So there I was: tired, sweaty, in my work clothes at the kitchen sink. I was done making the stew. I had just set the cooker on low heat to let it simmer when I heard the front door open. My husband. The most annoying creature alive.

Walking into the kitchen, he goes:

‘Something smells nice.’

I hold on to the kitchen counter and say nothing.

‘My love.’ He croons. ‘What have I done this time?’

‘What have you done? Nothing! The real question is: What have you not done?! You abandoned me and the kids – your kids for two whole weeks without notice. No calls, no texts, no Facebook updates, no chats, nothing. You just disappear – poof!! And then you expect me to hug you and kiss your cheeks whenever you deem it fit to come back. As if that’s not enough, you call to send them away without as much as a word to me. Who does that? Eh?! Do you have any idea what that does to the children, to me? You wouldn’t know. You do not care about anything, or anyone but yourself. Just leave me biko. Go. Go and bath. You smell like an incinerator.’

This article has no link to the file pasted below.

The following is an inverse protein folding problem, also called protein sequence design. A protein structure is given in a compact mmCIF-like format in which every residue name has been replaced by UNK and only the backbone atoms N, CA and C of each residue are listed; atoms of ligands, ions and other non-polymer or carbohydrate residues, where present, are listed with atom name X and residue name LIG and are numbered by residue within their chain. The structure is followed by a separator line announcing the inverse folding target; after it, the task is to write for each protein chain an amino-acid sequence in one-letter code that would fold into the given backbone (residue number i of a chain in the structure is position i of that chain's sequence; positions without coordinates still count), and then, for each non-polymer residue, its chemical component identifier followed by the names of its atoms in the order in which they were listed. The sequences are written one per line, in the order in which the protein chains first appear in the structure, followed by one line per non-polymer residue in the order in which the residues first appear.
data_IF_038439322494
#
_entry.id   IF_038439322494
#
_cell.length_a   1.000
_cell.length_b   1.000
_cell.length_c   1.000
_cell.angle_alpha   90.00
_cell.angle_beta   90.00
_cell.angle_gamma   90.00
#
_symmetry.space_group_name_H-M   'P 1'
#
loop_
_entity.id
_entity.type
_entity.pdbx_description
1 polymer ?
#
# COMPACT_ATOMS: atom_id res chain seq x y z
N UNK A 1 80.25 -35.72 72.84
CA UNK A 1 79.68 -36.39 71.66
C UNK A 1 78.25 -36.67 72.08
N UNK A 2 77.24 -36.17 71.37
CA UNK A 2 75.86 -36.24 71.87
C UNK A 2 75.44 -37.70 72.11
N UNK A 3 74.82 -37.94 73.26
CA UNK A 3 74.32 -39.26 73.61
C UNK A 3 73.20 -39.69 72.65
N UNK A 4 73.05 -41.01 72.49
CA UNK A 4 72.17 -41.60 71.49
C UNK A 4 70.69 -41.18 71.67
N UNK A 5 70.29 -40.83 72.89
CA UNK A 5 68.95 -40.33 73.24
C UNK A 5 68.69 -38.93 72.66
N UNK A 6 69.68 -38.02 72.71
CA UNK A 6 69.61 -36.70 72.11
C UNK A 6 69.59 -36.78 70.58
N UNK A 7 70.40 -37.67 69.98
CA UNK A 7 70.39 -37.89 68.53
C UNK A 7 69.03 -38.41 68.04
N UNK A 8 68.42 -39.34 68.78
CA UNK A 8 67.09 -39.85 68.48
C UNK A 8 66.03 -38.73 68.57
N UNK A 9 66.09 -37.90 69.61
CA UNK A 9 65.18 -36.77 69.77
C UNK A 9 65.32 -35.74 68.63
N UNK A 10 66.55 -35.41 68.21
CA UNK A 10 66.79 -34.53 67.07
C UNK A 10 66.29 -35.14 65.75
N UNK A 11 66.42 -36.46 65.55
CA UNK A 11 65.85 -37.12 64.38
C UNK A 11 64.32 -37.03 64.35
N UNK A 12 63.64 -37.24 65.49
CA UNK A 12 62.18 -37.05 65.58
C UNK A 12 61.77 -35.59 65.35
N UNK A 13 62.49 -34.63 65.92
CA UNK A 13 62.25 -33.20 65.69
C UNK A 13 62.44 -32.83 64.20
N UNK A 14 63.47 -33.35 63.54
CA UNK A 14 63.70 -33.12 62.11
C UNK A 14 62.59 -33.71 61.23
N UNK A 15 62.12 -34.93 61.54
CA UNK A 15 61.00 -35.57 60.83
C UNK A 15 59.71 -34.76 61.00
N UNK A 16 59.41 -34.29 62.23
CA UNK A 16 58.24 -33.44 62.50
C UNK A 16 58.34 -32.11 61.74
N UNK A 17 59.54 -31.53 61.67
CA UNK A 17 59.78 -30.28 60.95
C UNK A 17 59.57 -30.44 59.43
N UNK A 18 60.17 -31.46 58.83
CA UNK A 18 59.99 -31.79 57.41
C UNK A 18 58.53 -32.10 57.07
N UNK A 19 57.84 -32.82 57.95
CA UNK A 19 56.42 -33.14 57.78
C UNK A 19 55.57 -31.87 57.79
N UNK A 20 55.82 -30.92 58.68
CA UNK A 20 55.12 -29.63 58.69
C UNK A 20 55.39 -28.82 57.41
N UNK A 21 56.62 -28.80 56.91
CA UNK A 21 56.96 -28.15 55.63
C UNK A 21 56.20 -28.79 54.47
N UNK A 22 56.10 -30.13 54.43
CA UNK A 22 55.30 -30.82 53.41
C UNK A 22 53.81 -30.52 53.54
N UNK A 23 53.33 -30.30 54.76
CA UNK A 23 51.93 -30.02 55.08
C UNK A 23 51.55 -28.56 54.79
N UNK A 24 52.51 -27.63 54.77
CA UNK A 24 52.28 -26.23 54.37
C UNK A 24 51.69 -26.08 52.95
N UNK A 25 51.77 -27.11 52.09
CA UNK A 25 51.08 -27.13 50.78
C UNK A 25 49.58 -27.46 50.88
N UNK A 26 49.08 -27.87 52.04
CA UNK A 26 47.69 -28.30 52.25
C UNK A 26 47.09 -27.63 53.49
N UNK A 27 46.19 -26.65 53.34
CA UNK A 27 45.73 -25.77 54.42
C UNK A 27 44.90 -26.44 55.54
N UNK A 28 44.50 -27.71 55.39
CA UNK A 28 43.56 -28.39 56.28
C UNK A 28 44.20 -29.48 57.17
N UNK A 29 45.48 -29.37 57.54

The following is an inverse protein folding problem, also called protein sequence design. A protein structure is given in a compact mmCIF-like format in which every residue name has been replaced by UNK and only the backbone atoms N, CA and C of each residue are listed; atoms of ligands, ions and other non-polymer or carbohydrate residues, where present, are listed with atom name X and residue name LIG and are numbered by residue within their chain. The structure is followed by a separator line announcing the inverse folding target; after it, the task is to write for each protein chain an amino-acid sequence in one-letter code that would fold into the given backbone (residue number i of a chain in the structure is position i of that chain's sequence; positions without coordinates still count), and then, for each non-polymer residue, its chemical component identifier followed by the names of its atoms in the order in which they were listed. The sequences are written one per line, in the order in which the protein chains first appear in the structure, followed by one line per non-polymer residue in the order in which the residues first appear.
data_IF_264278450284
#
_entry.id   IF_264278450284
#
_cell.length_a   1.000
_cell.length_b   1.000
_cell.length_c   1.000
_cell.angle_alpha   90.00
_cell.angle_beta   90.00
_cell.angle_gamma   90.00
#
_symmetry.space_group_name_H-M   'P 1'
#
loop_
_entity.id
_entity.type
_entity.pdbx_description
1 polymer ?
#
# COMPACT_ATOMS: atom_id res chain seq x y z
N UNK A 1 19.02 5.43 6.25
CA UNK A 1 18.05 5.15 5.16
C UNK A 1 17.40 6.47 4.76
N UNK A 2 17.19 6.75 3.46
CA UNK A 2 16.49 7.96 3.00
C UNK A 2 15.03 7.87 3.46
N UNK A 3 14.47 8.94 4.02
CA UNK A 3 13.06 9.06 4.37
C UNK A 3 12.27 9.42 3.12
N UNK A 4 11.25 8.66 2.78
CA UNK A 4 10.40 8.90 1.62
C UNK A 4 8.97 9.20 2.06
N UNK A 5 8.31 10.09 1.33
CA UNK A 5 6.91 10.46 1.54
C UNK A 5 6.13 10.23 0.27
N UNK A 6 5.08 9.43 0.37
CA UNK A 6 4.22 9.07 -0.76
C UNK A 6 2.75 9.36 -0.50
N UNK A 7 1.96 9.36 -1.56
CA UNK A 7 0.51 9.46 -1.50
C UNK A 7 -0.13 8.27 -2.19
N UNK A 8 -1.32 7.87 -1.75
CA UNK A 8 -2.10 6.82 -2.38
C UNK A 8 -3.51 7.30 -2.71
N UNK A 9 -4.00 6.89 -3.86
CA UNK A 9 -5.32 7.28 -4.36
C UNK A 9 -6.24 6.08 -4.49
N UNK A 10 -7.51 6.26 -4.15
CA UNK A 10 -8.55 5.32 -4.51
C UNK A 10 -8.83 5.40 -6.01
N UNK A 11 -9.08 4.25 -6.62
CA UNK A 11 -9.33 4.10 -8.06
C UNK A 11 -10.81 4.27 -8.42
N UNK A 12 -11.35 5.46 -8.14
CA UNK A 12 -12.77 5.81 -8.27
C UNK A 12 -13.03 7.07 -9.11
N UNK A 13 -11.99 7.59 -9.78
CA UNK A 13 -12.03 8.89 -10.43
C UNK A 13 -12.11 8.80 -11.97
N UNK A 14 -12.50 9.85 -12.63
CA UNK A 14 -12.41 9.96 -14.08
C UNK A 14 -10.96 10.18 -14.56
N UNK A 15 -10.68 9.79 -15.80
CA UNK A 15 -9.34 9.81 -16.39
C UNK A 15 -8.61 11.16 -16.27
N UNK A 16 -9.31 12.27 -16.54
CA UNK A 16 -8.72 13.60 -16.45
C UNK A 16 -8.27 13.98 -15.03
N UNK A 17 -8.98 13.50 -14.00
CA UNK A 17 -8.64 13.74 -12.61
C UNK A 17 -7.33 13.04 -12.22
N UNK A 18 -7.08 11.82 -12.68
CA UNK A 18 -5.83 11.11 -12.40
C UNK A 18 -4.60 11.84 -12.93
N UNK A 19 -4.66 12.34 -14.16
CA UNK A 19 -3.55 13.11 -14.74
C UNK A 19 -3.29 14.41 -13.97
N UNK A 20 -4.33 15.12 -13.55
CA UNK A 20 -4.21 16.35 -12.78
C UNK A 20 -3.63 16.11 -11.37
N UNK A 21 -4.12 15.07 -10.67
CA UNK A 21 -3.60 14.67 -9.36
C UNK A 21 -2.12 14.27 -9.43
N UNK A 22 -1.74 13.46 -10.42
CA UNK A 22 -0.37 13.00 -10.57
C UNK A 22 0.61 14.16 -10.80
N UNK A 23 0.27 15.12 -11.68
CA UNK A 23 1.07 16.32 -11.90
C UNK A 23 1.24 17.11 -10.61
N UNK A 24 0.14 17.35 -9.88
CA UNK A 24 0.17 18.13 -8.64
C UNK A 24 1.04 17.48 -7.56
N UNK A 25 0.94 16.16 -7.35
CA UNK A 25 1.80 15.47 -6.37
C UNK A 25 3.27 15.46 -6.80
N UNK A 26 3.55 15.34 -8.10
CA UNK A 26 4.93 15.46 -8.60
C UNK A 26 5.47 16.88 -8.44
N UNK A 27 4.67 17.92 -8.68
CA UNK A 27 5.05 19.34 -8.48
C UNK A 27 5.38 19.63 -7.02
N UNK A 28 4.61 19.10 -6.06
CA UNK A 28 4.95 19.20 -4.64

He stands there, head hanging. I hope he feels sorry. I return to my chores, totally ignoring him. I’m so engrossed in cleaning the counter I do not hear him leave, or come back…until he stands behind me and wraps his arms around me.

‘I’m sorry hun.’

I want to push him away, to remain aloof, to ignore him. But I am too tired, too spent. I just let him hold me. The warmth…it’s heavenly. And he smells nice and clean. I’ve missed him. I turn round and face him.